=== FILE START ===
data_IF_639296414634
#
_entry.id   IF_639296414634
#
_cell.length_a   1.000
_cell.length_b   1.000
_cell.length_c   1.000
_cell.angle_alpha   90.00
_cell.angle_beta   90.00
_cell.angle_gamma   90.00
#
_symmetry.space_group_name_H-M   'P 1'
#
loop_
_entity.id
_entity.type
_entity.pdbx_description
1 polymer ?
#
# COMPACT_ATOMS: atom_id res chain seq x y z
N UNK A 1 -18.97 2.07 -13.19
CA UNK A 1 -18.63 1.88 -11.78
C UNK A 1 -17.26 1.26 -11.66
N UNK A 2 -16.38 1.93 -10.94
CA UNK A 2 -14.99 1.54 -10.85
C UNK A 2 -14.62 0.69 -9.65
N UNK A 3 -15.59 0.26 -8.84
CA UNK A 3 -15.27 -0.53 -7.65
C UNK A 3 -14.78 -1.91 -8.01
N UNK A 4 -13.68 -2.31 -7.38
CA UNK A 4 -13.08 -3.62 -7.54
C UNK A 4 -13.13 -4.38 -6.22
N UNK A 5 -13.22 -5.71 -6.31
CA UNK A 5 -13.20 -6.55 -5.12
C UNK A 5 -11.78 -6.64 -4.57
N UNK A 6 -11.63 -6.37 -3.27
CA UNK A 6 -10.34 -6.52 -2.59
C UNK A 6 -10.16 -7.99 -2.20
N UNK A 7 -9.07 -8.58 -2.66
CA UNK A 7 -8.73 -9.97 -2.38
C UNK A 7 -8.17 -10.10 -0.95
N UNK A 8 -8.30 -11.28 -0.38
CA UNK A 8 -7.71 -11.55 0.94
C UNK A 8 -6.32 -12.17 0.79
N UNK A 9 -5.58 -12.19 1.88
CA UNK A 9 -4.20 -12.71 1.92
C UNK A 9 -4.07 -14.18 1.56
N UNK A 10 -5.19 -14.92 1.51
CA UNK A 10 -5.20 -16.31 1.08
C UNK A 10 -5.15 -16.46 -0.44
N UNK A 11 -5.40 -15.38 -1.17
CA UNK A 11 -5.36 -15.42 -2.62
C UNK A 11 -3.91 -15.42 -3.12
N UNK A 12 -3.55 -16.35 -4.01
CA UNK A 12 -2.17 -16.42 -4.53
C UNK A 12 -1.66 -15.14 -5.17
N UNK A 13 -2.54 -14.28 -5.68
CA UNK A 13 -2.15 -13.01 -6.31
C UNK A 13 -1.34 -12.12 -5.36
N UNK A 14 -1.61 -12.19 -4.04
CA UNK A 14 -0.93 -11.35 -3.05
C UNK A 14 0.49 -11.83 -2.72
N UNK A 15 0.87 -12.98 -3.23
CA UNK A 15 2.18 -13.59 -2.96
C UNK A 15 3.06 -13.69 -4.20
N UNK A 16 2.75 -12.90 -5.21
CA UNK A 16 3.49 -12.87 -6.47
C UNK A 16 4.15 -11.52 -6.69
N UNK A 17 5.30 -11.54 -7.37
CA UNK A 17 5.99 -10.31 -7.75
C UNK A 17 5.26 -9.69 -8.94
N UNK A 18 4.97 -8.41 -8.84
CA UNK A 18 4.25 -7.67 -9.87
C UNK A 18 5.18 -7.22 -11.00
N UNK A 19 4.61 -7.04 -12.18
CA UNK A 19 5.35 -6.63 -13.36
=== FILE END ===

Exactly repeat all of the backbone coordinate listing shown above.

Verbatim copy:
data_IF_639296414634
#
_entry.id   IF_639296414634
#
_cell.length_a   1.000
_cell.length_b   1.000
_cell.length_c   1.000
_cell.angle_alpha   90.00
_cell.angle_beta   90.00
_cell.angle_gamma   90.00
#
_symmetry.space_group_name_H-M   'P 1'
#
loop_
_entity.id
_entity.type
_entity.pdbx_description
1 polymer ?
#
# COMPACT_ATOMS: atom_id res chain seq x y z
N UNK A 1 -18.97 2.07 -13.19
CA UNK A 1 -18.63 1.88 -11.78
C UNK A 1 -17.26 1.26 -11.66
N UNK A 2 -16.38 1.93 -10.94
CA UNK A 2 -14.99 1.54 -10.85
C UNK A 2 -14.62 0.69 -9.65
N UNK A 3 -15.59 0.26 -8.84
CA UNK A 3 -15.27 -0.53 -7.65
C UNK A 3 -14.78 -1.91 -8.01
N UNK A 4 -13.68 -2.31 -7.38
CA UNK A 4 -13.08 -3.62 -7.54
C UNK A 4 -13.13 -4.38 -6.22
N UNK A 5 -13.22 -5.71 -6.31
CA UNK A 5 -13.20 -6.55 -5.12
C UNK A 5 -11.78 -6.64 -4.57
N UNK A 6 -11.63 -6.37 -3.27
CA UNK A 6 -10.34 -6.52 -2.59
C UNK A 6 -10.16 -7.99 -2.20
N UNK A 7 -9.07 -8.58 -2.66
CA UNK A 7 -8.73 -9.97 -2.38
C UNK A 7 -8.17 -10.10 -0.95
N UNK A 8 -8.30 -11.28 -0.38
CA UNK A 8 -7.71 -11.55 0.94
C UNK A 8 -6.32 -12.17 0.79
N UNK A 9 -5.58 -12.19 1.88
CA UNK A 9 -4.20 -12.71 1.92
C UNK A 9 -4.07 -14.18 1.56
N UNK A 10 -5.19 -14.92 1.51
CA UNK A 10 -5.20 -16.31 1.08
C UNK A 10 -5.15 -16.46 -0.44
N UNK A 11 -5.40 -15.38 -1.17
CA UNK A 11 -5.36 -15.42 -2.62
C UNK A 11 -3.91 -15.42 -3.12
N UNK A 12 -3.55 -16.35 -4.01
CA UNK A 12 -2.17 -16.42 -4.53
C UNK A 12 -1.66 -15.14 -5.17
N UNK A 13 -2.54 -14.28 -5.68
CA UNK A 13 -2.15 -13.01 -6.31
C UNK A 13 -1.34 -12.12 -5.36
N UNK A 14 -1.61 -12.19 -4.04
CA UNK A 14 -0.93 -11.35 -3.05
C UNK A 14 0.49 -11.83 -2.72
N UNK A 15 0.87 -12.98 -3.23
CA UNK A 15 2.18 -13.59 -2.96
C UNK A 15 3.06 -13.69 -4.20
N UNK A 16 2.75 -12.90 -5.21
CA UNK A 16 3.49 -12.87 -6.47
C UNK A 16 4.15 -11.52 -6.69
N UNK A 17 5.30 -11.54 -7.37
CA UNK A 17 5.99 -10.31 -7.75
C UNK A 17 5.26 -9.69 -8.94
N UNK A 18 4.97 -8.41 -8.84
CA UNK A 18 4.25 -7.67 -9.87
C UNK A 18 5.18 -7.22 -11.00
N UNK A 19 4.61 -7.04 -12.18
CA UNK A 19 5.35 -6.63 -13.36